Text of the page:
What the Facebook IPO filing misses: age demographics
I keep hearing in my travels that the young folk (teens and tweens) are using Tumblr alot. Tumblr, indeed, is on a roll.
In the context of Facebook's IPO filing, I went looking for age demographics in its S-1 filing with the SEC.
Guess what? It wasn't there.
With 800+ million worldwide users, Facebook is gargantuan. But the social networking giant hardly gave insight into the demographic undercurrents driving the website's growth, in terms of age.
If I were investing in Facebook, I'd like to see more reporting on their age demographic trends. How fast are their various age segments growing? What is user activity among 18-25 year-olds like? What is your most engaged age demographic from a daily-average/monthly-average user perspective?
The only on-point statement I found the filing that addresses the younger demographic is the following: "We also believe that younger users have higher levels of engagement with the web and mobile devices in general and with Facebook specifically. We anticipate that demographic trends over the long term may contribute to growth in engagement as a greater number of users will come from demographic groups that have grown up with the web and mobile devices and who spend more time online every day." (page 46)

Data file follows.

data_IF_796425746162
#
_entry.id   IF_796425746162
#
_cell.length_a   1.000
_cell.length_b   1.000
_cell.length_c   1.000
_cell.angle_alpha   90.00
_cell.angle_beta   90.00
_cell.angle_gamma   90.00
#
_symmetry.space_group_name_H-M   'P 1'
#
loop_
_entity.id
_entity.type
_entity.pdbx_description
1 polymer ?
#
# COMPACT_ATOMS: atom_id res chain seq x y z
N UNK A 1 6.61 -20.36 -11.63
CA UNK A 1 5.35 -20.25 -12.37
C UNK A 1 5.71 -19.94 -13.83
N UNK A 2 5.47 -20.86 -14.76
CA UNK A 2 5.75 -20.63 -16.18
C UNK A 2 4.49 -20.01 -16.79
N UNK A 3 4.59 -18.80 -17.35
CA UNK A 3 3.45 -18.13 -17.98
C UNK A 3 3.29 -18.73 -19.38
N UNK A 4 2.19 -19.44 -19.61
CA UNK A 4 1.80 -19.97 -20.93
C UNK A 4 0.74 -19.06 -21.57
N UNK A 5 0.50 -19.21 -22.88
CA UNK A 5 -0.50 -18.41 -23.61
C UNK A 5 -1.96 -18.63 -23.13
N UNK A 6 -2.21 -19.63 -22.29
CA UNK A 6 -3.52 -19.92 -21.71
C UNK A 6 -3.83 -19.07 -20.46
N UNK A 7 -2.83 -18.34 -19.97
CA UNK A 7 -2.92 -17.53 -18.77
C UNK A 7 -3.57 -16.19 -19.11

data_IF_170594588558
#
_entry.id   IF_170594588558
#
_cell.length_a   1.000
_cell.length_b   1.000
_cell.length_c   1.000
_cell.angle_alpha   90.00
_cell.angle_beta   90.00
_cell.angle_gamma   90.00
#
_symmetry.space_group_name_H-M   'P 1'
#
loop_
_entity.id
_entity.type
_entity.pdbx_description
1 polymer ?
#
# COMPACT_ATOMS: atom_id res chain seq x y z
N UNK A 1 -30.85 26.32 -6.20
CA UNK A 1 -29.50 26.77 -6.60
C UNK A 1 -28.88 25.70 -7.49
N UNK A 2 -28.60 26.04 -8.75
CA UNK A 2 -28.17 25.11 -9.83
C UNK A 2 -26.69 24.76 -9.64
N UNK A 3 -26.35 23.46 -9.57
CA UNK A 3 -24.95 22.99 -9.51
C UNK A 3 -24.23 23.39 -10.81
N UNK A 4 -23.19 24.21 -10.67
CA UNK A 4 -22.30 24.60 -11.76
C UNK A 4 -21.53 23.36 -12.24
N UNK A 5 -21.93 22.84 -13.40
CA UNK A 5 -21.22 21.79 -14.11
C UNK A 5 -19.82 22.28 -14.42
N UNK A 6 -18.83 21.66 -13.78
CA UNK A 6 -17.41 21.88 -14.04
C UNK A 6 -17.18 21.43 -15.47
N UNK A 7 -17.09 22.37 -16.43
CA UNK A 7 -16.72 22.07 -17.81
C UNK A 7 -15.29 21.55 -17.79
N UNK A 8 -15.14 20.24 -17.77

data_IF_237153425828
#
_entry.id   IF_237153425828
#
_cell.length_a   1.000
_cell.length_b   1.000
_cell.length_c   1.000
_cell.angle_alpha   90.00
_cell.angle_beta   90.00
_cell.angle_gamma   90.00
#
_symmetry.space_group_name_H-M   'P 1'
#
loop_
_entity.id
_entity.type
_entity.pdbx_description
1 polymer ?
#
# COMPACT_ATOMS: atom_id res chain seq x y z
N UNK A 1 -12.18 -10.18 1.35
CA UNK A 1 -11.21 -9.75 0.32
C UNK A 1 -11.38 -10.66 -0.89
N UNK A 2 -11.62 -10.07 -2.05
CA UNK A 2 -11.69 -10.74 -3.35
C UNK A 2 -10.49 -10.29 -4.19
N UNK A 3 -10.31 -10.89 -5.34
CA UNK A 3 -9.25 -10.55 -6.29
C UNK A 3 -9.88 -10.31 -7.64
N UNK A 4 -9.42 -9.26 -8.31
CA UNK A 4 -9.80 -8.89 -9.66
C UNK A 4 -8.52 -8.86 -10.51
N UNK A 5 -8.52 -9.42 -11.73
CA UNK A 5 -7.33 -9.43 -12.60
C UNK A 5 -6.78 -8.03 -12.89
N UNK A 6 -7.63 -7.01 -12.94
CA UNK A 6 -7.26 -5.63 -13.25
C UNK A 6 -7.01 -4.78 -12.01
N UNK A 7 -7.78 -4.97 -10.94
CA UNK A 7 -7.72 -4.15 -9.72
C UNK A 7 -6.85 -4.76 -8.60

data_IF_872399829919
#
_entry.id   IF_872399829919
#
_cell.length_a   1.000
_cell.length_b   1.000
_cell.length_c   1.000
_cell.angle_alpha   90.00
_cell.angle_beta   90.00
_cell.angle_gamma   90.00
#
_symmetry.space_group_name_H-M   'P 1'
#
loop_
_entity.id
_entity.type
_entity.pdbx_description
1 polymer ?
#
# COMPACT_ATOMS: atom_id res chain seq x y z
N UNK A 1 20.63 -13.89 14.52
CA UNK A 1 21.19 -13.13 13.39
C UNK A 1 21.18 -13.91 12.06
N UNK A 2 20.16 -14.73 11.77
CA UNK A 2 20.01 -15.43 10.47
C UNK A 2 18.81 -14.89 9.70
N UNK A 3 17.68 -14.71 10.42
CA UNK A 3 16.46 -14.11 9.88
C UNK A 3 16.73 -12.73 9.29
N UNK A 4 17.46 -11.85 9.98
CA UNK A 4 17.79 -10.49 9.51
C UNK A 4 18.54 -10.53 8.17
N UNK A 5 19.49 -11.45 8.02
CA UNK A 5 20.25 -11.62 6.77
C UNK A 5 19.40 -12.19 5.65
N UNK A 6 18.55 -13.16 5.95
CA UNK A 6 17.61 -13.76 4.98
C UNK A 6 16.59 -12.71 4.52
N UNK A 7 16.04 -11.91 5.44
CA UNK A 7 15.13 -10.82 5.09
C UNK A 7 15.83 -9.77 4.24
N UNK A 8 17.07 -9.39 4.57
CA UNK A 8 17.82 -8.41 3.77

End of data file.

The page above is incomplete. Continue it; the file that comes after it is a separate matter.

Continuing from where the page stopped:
To me, one of the biggest competitive threats to Facebook is what online tools a 13 year old is using today to share their lives with friends.
Back in 2008, this chart I found on Myspace and other networks showed that 0-17 year olds were its largest demographic. Next largest? 45-54. And women dominated the site more than men.
AOL was once pretty omnipotent. But guess what? A new generation adopted new tools and new sites. Sure, people are still using AOL (dialup, no less), but AOL is a shadow of its former self.
Another random thought: Facebook has grown, in large part, thanks to women users. Look at the user stats from the above link (yes, this one). There are more women using Facebook than men in every age category.
That's pretty impressive. Women control many household purse strings. They are financial decision makers. I'm not saying this with any gender bias. But women increasingly really are decision makers, and advertisers recognize that. This is a feather in Facebook's cap.
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